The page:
In Act II, Scene 1, Brutus asks Lucius:
Is not tomorrow, boy, the ides of March?
Lucius does not know, so Brutus sends him to look at the calendar. This appears to be Shakespeare's way of letting his audience know that tomorrow will be the day the Soothsayer warned Caesar about in Act I, Scene 2.
Beware the ides of March.
What man is that?
A soothsayer bids you beware the ides of March.
When Lucius returns and confirms that tomorrow is the ides of March, it is especially significant because Brutus was present to hear the Soothsayer's warning to Caesar. This should inform the audience that the great historical event being dramatized on the Elizabethan stage is about to take place. Brutus may feel that Caesar's assassination was predestined by the gods or by Fate. When Caesar hears the Soothsayer's warning in Act I, Scene 2, he does not take it seriously. He says,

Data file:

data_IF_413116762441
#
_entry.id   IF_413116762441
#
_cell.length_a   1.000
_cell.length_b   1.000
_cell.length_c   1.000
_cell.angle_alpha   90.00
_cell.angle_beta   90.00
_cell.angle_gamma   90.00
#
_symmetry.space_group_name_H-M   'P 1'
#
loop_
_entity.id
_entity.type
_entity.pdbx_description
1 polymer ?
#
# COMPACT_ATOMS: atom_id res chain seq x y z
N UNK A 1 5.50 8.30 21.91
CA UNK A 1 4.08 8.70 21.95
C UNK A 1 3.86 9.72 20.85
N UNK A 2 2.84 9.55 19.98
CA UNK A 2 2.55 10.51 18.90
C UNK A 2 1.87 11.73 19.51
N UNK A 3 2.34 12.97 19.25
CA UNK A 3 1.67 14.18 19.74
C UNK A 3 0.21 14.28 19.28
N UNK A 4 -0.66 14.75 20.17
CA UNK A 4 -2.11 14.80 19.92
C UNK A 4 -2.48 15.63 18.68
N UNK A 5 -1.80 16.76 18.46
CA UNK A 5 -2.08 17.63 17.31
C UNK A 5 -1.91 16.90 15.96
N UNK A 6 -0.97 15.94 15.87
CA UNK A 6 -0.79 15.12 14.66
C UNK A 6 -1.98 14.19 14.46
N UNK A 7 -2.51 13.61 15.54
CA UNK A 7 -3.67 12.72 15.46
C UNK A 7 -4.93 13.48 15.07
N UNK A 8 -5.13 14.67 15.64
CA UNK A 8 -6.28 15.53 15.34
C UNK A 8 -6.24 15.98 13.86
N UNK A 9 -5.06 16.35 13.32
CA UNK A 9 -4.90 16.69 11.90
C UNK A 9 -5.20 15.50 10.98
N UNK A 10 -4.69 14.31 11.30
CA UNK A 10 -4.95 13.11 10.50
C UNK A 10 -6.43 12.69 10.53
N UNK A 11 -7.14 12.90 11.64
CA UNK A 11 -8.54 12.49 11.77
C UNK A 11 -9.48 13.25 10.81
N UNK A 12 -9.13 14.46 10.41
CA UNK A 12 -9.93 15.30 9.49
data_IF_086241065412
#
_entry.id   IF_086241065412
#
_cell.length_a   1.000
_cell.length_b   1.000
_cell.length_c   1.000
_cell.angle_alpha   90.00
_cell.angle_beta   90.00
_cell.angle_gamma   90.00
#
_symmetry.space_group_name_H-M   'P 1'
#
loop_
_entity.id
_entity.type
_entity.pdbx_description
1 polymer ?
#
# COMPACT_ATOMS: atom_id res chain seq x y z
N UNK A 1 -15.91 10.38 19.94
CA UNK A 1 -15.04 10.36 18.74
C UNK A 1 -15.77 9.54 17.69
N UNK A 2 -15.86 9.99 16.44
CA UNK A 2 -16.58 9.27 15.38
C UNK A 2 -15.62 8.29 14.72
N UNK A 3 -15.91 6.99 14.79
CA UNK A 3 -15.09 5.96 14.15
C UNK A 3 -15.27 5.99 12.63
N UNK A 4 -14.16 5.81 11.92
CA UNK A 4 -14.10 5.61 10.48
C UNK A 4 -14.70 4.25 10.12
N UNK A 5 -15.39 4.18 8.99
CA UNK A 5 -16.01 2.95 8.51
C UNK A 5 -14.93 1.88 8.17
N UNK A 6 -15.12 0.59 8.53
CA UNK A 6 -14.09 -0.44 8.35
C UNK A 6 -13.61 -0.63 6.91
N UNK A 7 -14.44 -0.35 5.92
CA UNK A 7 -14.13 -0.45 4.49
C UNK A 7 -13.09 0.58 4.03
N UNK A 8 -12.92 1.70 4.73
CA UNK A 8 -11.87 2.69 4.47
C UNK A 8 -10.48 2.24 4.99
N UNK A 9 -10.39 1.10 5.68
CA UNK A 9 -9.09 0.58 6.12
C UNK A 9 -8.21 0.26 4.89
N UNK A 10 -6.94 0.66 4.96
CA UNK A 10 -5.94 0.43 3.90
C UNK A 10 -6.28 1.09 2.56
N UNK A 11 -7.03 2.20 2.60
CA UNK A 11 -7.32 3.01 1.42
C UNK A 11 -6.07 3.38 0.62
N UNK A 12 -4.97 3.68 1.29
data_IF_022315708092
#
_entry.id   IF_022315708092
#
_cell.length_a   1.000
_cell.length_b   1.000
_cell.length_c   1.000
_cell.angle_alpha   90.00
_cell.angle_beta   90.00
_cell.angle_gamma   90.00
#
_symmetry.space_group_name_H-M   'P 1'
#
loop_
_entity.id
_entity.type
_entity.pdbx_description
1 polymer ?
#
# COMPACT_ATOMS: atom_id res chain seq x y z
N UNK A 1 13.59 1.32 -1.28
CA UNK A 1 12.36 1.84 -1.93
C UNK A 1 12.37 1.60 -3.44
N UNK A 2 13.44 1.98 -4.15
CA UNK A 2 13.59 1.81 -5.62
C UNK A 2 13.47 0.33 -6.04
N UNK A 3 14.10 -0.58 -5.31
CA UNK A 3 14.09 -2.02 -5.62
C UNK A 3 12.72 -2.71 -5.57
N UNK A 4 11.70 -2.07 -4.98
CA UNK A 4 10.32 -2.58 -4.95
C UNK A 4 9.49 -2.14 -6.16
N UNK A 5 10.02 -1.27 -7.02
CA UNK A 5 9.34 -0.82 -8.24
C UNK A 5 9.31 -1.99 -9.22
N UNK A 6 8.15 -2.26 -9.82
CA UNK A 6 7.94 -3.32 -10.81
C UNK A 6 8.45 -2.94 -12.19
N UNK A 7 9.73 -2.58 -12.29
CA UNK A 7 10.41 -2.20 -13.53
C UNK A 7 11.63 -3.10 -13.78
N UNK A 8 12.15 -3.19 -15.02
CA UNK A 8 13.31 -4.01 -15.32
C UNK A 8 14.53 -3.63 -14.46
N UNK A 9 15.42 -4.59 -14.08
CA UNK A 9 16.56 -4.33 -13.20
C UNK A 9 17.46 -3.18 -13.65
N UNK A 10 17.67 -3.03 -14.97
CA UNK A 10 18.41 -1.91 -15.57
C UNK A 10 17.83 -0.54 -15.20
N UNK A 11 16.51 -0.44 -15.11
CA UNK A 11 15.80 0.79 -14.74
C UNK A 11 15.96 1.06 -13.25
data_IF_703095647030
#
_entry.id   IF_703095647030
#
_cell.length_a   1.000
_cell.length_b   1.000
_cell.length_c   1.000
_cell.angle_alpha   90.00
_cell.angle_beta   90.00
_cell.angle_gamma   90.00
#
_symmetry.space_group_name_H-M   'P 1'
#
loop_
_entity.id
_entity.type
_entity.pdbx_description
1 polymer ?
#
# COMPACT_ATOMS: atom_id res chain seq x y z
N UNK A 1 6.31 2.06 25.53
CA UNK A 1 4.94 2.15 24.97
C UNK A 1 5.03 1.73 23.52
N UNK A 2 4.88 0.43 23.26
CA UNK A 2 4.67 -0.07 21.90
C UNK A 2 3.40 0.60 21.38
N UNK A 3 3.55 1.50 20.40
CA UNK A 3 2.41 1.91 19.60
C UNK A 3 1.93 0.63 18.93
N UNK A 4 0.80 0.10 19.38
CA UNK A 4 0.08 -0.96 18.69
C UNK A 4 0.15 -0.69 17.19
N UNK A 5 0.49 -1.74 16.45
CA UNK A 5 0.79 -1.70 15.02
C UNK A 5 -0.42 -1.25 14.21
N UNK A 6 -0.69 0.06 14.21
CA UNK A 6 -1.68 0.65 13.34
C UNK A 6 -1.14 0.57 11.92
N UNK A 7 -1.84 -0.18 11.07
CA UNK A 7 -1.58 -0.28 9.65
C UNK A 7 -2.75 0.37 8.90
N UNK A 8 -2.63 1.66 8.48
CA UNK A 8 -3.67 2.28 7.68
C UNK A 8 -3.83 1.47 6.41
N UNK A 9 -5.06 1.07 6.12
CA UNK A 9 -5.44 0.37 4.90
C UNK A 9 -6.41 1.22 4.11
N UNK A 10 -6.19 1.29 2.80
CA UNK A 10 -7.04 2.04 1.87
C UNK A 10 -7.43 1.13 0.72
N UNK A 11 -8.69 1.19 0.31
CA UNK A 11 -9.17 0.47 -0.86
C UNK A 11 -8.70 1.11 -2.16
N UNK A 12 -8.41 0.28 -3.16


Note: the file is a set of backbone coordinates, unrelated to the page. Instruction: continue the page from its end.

He is a dreamer. Let us leave him. Pass!
Brutus appears to have remembered what the Soothsayer said and to treat it seriously. In Act II, Scene 1, he finds himself heavily involved in a conspiracy to assassinate Caesar, and the Soothsayer's warning must seem especially significant to him.
In Act III, Scene 1, which occurs on the ides of March, Caesar will encounter the Soothsayer again and show his disdain for the man's warnings—and prognostications in general—by saying, in effect, "The ides of March are come and I'm still here, as you can see for yourself." The Soothsayer's reply seems heavily ominous.
Ay, Caesar, but not gone.